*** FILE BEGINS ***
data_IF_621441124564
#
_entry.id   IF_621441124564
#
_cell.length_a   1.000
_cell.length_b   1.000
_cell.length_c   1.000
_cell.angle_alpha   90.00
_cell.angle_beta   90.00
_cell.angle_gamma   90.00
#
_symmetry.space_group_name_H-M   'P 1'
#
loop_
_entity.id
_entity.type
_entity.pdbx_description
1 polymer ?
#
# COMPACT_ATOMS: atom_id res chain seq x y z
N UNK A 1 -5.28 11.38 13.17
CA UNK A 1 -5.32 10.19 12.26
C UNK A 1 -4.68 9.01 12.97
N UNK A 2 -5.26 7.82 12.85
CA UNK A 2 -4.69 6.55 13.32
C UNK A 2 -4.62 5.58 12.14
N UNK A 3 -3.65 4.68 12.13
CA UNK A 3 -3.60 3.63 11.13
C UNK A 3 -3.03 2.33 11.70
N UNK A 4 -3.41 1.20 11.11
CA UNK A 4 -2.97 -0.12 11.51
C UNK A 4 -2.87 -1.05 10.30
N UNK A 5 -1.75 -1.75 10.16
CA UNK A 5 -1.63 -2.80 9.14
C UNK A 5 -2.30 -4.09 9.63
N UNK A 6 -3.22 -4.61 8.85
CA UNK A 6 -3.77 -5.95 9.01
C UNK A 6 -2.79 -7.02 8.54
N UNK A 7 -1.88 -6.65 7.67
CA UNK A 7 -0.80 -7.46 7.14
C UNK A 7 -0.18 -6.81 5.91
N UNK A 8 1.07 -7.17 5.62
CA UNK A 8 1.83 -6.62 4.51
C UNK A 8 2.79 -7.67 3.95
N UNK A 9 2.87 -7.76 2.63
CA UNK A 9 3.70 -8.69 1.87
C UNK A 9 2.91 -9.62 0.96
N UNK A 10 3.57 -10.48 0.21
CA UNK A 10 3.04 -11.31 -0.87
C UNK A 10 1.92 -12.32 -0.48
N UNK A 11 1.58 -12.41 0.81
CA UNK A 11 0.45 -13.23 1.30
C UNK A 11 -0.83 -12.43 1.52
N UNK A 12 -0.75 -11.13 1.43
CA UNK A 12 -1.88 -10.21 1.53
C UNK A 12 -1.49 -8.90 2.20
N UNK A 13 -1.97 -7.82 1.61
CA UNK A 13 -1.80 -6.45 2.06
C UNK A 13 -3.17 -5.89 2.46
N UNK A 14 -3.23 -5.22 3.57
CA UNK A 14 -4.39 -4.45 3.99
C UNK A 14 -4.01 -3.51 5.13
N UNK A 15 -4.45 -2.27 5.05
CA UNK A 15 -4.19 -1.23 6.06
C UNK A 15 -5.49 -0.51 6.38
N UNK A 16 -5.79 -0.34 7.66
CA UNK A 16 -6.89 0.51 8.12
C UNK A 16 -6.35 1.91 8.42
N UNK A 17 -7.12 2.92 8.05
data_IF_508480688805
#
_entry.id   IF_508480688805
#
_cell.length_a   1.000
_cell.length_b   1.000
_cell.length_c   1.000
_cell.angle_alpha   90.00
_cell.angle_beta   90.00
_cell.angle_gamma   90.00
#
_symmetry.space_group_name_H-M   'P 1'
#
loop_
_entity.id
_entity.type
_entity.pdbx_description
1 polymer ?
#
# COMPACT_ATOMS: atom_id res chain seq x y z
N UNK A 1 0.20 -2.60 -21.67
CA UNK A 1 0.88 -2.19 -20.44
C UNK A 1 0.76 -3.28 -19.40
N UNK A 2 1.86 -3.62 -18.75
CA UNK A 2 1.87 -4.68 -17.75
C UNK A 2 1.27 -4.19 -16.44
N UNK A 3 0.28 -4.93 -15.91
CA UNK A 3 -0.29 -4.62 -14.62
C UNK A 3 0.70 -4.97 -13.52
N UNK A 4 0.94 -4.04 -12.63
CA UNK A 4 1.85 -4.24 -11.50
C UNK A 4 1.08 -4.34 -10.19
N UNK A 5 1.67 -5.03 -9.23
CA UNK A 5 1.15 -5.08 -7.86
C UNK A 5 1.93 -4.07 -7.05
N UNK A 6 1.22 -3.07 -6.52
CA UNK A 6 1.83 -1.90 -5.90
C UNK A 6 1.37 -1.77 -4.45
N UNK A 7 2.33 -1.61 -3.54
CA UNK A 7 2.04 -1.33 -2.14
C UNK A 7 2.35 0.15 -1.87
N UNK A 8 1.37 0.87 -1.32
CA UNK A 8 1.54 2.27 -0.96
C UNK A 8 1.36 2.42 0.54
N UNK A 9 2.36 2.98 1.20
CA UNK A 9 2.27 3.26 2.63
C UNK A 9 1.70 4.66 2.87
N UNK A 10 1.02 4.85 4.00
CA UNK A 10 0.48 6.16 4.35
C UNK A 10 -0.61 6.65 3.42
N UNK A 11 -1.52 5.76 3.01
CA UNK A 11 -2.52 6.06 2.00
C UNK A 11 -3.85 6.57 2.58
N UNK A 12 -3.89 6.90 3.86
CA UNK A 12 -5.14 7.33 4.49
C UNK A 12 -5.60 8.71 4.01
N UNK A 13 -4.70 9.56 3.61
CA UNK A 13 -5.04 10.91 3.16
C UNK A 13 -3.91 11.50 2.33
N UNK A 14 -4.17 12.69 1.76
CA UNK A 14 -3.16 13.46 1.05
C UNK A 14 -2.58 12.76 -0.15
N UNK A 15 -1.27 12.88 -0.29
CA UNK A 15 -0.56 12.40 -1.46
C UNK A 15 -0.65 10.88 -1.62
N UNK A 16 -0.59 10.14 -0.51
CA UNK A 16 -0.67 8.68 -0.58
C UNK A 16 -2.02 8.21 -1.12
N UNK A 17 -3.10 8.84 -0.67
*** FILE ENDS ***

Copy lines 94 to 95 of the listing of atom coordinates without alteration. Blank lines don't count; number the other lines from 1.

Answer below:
CA UNK A 2 1.87 -4.68 -17.75
C UNK A 2 1.27 -4.19 -16.44